High School Sports
Rainier Beach center C.J. Giles a quiet giant
Seattle Times staff reporter
For so many years, C.J. Giles kept everything inside.
When he was young, and the constant moving made him long for a permanent home, there was no one to confide in. When he first enrolled at Rainier Beach, uncertain of what a new school and a new team would bring, he simply left his feelings unacknowledged. And even on the basketball court, where his lean, 6-foot-11 frame towered over opponents, Giles preferred to let his play do most of the talking.
But this quiet giant ended up in the spotlight after all.
As he embarks on what should be a successful senior season on the Beach basketball team, Giles has finally learned that letting people in can make all the difference.
He talks candidly about basketball, family and life. His voice does not waver. He does not look down or swallow his words like he once did.
"As a captain, I've got to be more vocal because I really don't talk a lot," he said one day after practice. "I feel more confident. I think sometimes other people call me soft because they're intimidated by me and want to get in my head. But I'm not, and I show that on the court."
On the court, Giles is a rarity — a center who can run the floor and hit jumpers with the confidence of a guard. Under the basket, he is an imposing presence for even the most experienced post players. He is scoring 16.8 points per game this season and the nationally ranked Vikings (8-2 overall, 6-0 Metro) will rely heavily on him as they try to become the first Class 4A or 3A boys team in state history to win a third straight basketball title.
But it has been a long road of uncertainty and bottled-up feelings to get to this point.
Giles did not play organized basketball until ninth grade, despite standing 6-4 at the time. His father, Chester, played for Kansas but never pressured his kids into trying the sport.
"I let my kids follow their own lead," he said. "C.J. just wasn't interested in basketball until ninth grade."
C.J., who was named after his father (his initials stand for Chester Jarel), says his lack of interest had a lot to do with uncertainty at home. Before sixth grade, Giles said he moved nearly every year, from mom to grandma to dad, and never knew if his next stop would be permanent.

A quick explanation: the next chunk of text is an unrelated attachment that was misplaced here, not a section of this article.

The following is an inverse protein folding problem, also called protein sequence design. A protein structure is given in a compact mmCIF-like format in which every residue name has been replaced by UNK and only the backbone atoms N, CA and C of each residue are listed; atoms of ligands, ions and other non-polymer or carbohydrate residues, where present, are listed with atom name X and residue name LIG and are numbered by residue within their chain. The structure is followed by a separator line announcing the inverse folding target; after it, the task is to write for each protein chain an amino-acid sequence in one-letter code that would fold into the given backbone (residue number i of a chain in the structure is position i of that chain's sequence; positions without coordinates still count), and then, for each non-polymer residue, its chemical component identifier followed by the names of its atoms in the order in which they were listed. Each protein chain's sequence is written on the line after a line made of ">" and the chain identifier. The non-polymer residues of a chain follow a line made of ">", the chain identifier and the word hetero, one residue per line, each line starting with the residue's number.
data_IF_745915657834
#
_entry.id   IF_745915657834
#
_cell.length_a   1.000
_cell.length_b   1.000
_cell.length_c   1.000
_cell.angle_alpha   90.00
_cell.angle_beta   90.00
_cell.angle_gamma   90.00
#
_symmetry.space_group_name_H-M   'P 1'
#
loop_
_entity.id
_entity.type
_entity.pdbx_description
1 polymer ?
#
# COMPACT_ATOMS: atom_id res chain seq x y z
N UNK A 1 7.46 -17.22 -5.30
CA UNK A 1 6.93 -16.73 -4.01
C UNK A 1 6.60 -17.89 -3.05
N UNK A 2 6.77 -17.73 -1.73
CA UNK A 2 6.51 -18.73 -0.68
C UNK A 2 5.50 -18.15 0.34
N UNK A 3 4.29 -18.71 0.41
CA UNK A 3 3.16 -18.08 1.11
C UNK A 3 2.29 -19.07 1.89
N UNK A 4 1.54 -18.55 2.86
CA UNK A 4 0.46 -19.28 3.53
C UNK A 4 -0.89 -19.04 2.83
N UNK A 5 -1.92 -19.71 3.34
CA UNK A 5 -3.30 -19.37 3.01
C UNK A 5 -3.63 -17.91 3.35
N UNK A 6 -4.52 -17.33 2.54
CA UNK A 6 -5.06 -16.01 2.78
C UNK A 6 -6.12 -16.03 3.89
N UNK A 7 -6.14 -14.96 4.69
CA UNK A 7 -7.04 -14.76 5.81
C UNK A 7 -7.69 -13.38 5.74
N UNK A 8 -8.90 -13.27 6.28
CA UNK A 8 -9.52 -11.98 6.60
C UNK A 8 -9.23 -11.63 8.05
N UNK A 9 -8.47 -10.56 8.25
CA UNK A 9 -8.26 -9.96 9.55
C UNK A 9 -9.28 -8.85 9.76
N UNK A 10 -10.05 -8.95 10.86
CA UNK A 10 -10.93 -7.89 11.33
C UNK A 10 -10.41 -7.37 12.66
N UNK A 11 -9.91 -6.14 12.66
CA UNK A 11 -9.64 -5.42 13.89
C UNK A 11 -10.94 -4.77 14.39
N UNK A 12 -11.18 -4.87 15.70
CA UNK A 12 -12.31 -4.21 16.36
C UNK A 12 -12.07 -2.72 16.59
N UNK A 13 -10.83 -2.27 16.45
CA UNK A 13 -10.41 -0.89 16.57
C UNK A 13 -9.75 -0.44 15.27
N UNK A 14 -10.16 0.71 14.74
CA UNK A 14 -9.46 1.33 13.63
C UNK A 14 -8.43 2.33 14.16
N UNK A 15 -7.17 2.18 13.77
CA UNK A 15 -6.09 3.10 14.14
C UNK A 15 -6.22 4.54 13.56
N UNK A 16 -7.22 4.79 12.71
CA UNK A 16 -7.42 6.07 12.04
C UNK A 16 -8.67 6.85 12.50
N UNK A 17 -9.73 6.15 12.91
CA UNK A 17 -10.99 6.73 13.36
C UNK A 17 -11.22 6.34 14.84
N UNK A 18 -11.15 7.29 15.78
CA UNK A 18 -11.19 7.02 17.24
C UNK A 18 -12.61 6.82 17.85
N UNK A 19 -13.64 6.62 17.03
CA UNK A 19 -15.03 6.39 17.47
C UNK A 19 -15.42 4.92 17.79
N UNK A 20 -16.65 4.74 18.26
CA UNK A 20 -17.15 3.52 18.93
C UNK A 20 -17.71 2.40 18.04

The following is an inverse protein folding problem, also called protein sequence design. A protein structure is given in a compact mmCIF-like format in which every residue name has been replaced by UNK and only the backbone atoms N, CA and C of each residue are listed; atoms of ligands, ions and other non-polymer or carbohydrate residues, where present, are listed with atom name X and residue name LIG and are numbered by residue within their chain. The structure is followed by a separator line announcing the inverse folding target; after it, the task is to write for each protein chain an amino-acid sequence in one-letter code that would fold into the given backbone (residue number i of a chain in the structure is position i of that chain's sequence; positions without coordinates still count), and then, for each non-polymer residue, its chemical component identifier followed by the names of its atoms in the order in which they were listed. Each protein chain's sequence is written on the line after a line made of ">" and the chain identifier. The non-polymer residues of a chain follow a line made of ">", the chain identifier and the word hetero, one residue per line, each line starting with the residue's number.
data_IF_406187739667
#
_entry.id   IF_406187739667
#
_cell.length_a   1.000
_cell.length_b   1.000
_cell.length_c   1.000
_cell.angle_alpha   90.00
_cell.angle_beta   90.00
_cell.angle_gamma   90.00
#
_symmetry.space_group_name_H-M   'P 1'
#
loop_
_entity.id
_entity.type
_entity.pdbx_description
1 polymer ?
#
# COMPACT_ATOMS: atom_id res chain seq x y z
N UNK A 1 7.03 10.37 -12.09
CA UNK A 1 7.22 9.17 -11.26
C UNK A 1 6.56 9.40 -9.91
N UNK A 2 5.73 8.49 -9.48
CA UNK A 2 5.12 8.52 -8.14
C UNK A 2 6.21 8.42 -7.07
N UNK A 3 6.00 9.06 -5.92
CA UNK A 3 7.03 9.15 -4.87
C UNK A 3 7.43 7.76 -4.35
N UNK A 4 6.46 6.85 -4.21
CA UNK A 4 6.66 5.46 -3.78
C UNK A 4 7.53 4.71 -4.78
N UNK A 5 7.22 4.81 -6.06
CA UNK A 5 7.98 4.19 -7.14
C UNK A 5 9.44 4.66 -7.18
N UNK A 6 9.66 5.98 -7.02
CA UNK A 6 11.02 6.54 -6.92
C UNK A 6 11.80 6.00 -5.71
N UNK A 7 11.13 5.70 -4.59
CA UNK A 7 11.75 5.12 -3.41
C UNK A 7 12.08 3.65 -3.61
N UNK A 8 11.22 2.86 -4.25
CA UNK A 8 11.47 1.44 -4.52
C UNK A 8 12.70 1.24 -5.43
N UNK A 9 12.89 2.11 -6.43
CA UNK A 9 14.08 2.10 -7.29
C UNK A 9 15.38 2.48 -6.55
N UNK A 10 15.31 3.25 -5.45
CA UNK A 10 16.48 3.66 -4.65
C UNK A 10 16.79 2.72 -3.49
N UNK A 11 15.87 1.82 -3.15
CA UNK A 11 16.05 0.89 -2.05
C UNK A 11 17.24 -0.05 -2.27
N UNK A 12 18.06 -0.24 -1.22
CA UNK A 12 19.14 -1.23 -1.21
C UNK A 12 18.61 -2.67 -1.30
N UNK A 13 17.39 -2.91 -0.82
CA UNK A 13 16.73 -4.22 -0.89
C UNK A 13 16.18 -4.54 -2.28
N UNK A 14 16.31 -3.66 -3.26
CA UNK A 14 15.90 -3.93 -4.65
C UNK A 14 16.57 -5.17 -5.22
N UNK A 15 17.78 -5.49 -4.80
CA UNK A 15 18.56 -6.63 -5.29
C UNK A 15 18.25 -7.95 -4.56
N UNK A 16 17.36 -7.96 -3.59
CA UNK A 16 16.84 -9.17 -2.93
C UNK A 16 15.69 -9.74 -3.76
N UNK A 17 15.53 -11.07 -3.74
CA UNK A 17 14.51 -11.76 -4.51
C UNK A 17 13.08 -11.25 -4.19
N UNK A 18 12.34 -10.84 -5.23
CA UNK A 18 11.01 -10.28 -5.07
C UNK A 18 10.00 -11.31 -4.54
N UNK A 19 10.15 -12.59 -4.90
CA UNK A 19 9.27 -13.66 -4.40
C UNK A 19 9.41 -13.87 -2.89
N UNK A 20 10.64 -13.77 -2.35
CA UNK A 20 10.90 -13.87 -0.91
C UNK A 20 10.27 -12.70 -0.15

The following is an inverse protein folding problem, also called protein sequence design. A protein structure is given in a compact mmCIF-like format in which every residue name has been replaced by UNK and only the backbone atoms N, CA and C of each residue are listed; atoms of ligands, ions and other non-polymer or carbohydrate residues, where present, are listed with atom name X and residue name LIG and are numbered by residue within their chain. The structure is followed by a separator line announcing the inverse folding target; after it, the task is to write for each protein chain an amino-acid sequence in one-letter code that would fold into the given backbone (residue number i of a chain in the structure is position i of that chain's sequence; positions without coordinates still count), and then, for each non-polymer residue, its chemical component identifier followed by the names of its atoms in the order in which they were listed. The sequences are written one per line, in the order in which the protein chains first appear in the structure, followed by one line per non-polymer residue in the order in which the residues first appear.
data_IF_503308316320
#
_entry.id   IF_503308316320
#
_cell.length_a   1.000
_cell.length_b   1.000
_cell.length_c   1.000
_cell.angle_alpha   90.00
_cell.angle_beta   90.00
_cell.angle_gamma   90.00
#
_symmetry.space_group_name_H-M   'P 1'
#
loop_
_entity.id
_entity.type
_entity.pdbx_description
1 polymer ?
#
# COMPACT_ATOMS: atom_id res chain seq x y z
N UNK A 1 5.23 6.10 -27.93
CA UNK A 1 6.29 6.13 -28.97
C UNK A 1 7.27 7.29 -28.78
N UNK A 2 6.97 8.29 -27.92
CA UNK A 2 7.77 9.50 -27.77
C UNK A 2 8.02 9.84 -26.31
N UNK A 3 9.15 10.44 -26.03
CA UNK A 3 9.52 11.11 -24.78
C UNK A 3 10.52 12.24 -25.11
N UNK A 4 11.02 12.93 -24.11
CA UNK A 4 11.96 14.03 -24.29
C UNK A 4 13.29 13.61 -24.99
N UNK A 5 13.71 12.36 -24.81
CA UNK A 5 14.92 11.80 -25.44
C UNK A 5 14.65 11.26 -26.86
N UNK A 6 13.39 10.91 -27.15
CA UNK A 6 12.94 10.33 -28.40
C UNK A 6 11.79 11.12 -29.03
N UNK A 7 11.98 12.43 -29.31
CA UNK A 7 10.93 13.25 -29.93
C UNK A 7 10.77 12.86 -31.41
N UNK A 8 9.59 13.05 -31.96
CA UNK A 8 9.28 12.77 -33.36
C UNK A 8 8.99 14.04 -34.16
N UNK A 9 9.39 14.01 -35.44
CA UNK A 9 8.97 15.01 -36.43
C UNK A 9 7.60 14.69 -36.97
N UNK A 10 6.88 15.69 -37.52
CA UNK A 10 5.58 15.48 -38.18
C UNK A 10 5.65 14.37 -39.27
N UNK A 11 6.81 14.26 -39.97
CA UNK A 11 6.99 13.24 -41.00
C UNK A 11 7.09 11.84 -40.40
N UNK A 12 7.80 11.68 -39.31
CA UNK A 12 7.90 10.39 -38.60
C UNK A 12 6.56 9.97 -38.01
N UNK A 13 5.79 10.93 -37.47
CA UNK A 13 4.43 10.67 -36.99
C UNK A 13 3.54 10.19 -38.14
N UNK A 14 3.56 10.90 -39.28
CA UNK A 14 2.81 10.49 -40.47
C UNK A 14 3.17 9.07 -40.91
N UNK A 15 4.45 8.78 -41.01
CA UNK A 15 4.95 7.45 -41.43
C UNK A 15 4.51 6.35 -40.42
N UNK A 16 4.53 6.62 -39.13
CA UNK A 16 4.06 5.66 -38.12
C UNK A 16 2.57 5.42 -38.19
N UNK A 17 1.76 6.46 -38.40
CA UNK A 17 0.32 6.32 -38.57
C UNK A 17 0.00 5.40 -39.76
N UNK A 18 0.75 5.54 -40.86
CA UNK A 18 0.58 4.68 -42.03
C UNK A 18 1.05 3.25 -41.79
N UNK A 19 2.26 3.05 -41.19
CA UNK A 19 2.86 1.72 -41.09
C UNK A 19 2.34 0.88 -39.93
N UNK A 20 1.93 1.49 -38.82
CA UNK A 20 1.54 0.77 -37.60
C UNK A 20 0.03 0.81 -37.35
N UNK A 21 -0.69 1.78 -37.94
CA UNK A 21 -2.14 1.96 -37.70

He calls the early years with his mother, Gail Giles, "rough" and does not have much of a relationship with her now. She pops up at games and practices every now and then, but they do not talk regularly. Like Chester Sr., Gail also played basketball for the Jayhawks.
"My childhood, I basically kept everything inside," Giles said. "My sisters were older than me so I couldn't talk to them and my dad was too busy working. I could only talk to my little brother."
He credits Rainier Beach coach Mike Bethea and athletic director Dan Jurdy with providing the family-like setting that allowed him to open up. But adjusting to the fast tempo and high expectations of Beach basketball took a bit of time.
"When I first got here I was real intimidated and I was all bony," Giles said. "I was like, 'Man, am I really ready to do this? Can I handle this?' "
Bethea thought so.
He often says Giles is part of the legacy of talented players produced by the school in Seattle's Rainier Valley.
"The twins (Lodrick and Rodrick Stewart) handed him the torch," he said, "and now he'll pass it on to the guys coming after him."
One of those recipients is starting point guard Terrence Williams, a junior who considers himself a brother to Giles.
"He was tall and he was quiet," Williams recalls of his first impression of his teammate. "I think he got more comfortable when he got around us. He's starting to be more consistent. He's starting to realize that he's the tallest guy in Metro."
Giles acknowledges his potential to do more than he has in the past and has no doubt that his team will be successful this season.
"We're going to be the first (3A or 4A) team in the state of Washington to win the championship three times," he said, cracking a smile.
Next season Giles will attend the University of Miami on a basketball scholarship. Just as exciting as playing in the Atlantic Coast Conference is the prospect of being joined by his father and younger brother, Malcolm, who plan to move with him before the start of the school year.
Through those years of unspoken emotions, Malcolm, a sophomore at Federal Way's Todd Beamer High School, was the only person his brother really talked to.
"I try to be everything to him," Giles said.
He does not want Malcolm to ever feel as alone as he once did, to hold things inside. So he sees the move to Miami as a new beginning.
"I feel like it'll be a new life for us," Giles said. "I think it's a new start."
Jeannine Befidi: 206-464-8294 or firstname.lastname@example.org
Copyright © 2004 The Seattle Times Company